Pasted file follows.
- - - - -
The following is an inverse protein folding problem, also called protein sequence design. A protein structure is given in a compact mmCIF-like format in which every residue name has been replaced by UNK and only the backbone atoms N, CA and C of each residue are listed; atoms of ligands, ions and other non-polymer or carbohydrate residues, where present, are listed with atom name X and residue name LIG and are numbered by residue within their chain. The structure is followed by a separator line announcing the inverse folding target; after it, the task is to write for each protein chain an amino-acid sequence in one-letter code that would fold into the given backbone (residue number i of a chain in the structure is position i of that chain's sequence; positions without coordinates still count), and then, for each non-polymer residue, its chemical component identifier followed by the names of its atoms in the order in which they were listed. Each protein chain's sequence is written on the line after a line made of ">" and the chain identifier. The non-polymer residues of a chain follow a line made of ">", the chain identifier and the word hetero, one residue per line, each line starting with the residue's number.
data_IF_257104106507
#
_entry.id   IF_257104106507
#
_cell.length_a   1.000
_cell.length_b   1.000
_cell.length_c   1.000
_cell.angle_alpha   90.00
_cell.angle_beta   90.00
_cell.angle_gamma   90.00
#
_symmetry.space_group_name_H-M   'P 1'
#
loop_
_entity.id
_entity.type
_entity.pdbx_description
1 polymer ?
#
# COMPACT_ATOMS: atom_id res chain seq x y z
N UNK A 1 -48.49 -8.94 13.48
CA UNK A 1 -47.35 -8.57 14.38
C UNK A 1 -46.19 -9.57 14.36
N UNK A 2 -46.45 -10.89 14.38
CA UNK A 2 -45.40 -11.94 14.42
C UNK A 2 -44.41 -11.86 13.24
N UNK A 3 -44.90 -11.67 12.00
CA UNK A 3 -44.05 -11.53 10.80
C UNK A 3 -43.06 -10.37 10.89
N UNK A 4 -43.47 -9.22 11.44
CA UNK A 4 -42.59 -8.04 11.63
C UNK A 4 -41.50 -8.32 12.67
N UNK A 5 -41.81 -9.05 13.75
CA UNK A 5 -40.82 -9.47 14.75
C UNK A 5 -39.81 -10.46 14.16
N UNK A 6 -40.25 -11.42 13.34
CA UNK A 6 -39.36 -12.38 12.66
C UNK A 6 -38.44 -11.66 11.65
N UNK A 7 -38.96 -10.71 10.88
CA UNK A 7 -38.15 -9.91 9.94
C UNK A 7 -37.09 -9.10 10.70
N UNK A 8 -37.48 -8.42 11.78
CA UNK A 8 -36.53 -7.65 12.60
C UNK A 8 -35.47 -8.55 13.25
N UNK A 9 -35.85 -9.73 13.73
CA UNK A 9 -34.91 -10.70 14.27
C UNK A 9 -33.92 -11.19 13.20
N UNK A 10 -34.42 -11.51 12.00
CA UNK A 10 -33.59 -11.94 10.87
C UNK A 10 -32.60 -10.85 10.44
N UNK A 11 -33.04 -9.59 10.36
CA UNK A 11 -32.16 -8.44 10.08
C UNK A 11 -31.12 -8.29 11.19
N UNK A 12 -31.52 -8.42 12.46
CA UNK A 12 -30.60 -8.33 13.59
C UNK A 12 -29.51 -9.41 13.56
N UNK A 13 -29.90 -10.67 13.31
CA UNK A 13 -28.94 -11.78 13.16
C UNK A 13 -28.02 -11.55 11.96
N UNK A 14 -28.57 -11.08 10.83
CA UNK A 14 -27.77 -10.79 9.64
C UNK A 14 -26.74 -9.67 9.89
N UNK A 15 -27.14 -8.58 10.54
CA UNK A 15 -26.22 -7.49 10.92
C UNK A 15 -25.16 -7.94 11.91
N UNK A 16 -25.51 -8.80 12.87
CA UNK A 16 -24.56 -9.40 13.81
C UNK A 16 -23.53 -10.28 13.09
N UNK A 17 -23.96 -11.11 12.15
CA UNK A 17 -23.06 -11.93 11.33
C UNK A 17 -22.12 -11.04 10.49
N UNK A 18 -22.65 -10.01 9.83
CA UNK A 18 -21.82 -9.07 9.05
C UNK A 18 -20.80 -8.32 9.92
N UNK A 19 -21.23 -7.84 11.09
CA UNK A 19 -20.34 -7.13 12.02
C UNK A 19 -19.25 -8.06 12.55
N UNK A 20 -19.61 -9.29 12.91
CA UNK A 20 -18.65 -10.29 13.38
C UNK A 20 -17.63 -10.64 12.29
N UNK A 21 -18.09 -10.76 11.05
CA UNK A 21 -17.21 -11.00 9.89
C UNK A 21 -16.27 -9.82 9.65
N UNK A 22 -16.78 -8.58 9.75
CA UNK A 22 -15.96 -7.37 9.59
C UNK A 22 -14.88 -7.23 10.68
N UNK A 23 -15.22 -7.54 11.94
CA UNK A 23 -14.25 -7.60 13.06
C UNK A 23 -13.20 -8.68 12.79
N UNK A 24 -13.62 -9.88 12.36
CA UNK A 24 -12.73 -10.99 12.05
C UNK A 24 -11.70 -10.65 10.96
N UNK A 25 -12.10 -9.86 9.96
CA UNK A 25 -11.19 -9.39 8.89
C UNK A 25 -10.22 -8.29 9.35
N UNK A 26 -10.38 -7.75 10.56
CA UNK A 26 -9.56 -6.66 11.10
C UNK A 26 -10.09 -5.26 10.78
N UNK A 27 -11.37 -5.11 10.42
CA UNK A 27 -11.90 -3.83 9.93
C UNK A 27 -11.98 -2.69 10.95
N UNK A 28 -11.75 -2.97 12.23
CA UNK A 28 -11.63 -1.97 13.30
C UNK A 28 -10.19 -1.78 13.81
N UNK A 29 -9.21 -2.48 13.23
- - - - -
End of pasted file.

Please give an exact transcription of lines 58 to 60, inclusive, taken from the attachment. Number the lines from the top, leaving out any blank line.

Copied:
N UNK A 13 -29.90 -10.67 13.31
CA UNK A 13 -28.94 -11.78 13.16
C UNK A 13 -28.02 -11.55 11.96